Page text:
It is the pimpinella anisum Lin. Sp. Pi. 379. Anisum herbariorum. Common anise.

The common anise is a native of Egypt, Crete, and Syria: cultivated in the southern parts of Europe, and grows in our gardens in England; but it does not arrive at any great degree of perfection with us. The seeds only are used in medicine: those which are produced in Spain are smaller than those collected in other countries, and are generally the most esteemed.

Aniseseeds have an agreeable aromatic odour, and to the taste they are gratefully warm, with a degree of sweetness; they are much used in flatulent complaints, and a scruple of the powder has been given for a dose, and in spasms of the bowels: they are also moderately anodyne, diaphoretic, diuretic, and discutient; an infusion of them in water moderates the,thirst in a dropsy, and abates the diarrhoea; the fume received through the nostrils is said to abate head-ach; they promote an appetite, and check convulsive coughs, when a flatus and coldness in the stomach are the causes. They are supposed to increase the milk in nurses. Geoffroy says the odour is perceptible in that fluid. Cullen's Mat. Med.

Those who arc offended with the seeds may employ the tincture, for the spirit in some measure covers their flavour.

Water and spirit of wine both completely extract the virtues of aniseseeds; but in distillation very little of the seeds are carried over with the spirit; however, after its evaporation, a powerful and agreeable extract remains.

Angelica seeds are added to improve the flavour of those of the anise, in the compound water of aniseseeds. This water is apt to be milky if drawn so low as directed in the dispensatory: it has been considered an elegant cordial stomachic medicine; a glass of it assists digestion after full meals, and when vegetables have been too freely eaten.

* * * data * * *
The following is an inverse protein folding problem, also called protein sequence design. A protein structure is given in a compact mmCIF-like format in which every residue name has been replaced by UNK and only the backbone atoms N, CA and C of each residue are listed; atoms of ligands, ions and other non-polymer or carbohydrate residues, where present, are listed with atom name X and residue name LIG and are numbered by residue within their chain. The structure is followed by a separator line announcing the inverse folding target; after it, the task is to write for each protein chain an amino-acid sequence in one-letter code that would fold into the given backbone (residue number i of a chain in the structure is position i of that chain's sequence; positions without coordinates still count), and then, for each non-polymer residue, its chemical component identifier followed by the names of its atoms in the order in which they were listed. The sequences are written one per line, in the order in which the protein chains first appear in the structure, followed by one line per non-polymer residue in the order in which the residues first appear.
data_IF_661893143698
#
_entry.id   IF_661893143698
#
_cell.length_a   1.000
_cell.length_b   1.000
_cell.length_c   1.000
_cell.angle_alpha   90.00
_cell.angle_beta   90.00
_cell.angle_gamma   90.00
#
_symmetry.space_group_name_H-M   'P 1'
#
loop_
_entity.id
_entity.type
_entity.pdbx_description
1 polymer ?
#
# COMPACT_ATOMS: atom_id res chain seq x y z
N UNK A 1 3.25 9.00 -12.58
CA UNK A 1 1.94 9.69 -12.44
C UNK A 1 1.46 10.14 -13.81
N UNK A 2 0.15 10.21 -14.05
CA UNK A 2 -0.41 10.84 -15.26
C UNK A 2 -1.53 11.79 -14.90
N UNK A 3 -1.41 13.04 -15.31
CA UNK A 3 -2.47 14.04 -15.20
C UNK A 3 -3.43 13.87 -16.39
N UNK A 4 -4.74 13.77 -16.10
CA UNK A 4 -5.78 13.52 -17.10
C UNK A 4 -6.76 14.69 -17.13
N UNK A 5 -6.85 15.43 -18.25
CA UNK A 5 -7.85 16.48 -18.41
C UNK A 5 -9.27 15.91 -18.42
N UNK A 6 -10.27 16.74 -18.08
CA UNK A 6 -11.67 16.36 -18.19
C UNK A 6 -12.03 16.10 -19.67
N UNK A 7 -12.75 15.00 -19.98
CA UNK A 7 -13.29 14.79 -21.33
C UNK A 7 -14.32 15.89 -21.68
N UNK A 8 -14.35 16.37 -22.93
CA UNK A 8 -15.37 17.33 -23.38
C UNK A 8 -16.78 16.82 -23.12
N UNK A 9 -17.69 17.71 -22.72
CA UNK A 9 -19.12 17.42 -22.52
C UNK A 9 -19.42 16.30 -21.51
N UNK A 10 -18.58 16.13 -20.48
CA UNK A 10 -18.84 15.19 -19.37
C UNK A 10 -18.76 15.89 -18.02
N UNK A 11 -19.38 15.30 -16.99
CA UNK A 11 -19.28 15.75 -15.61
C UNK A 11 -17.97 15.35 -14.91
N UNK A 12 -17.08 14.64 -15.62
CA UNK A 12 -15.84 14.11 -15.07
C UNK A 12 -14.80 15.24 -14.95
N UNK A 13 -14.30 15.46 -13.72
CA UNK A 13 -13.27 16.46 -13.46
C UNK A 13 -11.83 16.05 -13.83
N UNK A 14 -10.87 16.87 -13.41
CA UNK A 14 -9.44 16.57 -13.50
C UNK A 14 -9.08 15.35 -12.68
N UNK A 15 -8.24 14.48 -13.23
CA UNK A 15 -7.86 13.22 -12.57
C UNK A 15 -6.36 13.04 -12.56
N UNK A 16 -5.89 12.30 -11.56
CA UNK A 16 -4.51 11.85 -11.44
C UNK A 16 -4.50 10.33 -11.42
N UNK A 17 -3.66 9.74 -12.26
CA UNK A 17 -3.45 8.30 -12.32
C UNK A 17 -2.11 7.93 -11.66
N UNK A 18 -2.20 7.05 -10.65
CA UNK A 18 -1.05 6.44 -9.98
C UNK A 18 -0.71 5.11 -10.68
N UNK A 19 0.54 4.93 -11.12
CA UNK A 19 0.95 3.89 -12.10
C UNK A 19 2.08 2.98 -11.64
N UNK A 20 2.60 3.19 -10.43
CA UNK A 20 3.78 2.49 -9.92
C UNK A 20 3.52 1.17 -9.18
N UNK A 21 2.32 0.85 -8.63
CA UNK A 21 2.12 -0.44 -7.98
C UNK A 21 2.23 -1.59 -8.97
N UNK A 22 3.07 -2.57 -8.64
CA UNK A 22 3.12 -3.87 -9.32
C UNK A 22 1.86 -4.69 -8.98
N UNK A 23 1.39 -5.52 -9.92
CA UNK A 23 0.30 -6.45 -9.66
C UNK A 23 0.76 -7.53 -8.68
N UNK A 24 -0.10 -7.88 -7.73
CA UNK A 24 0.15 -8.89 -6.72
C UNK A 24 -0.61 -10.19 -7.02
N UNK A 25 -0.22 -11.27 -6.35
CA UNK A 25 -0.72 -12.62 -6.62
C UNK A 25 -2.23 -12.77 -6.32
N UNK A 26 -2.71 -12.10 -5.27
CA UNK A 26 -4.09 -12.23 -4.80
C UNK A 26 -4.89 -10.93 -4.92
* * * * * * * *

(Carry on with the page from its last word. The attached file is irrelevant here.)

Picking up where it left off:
Along with the water in distillation, their essential oil, called by Van Helmont intestinorum solamen, arises to the quantity of Anisum Anesum Anicetum 706 i. from iii.; it possesses the taste, smell, and all the virtues of the seeds in the highest perfection: it congeals when the air is not sensibly cold into a butyraceous consistence: so that the water in the refrigeratory should rather be warm, particularly towards the end of the process. The dose is from ten to thirty drops.

This oil is also obtained from aniseseeds by expression; it is of a greenish colour, grateful to the taste, and strong of the seeds, of which, if sixteen ounces are lightly moistened by exposure to the steam of boiling water, about an ounce of oil may be obtained from them. This oil is gross, insipid, and inodorous, similar to the common expressed ones, with a part of the essential oil of the seed, on which its flavour-depends. If this expressed oil is digested in rectified spirit of wine, the essential oil is extracted from it; or if it is distilled in water, the essential oil rises and leaves the other behind. The gross oil seems to reside in the kernel of the seed, the essential in the cortical part.

Anisum Indicum, Stellatum; Sinenses Phillipense; Badian Semen; Faeniculum Sinense; Cardamomum Siberiense; Zingi. Indian or stellated anise. It is the produce of a small tree which grows in Tartary, China, and the Philippine islands. The husks contain the chief of the flavour, which is the same as that of the common aniseseed, but not so fiery: if they are digested in spirit of wine, they yield a most acrid resinous extract. The seeds afford much essential oil by distillation in water, which is thinner, more limpid, and more fragrant than that from the common sort.

The seeds of this species of aniseseed art not yet common in the shops, though they are deserving of a preference to those in use. To the virtues of the common aniseseeds they are supposed to add an expectorant power, and to be useful in atonic diseases of the lungs. Added to tea they make it more grateful and less injurious. The dose of the powder is 3 ss. In infusion 3 i. is added to a pint of water.

Anisum fructicosum Galbaniferum; - Africanum fructicescens, folio, et caule vere caeruleo tinctis. See Galbanum.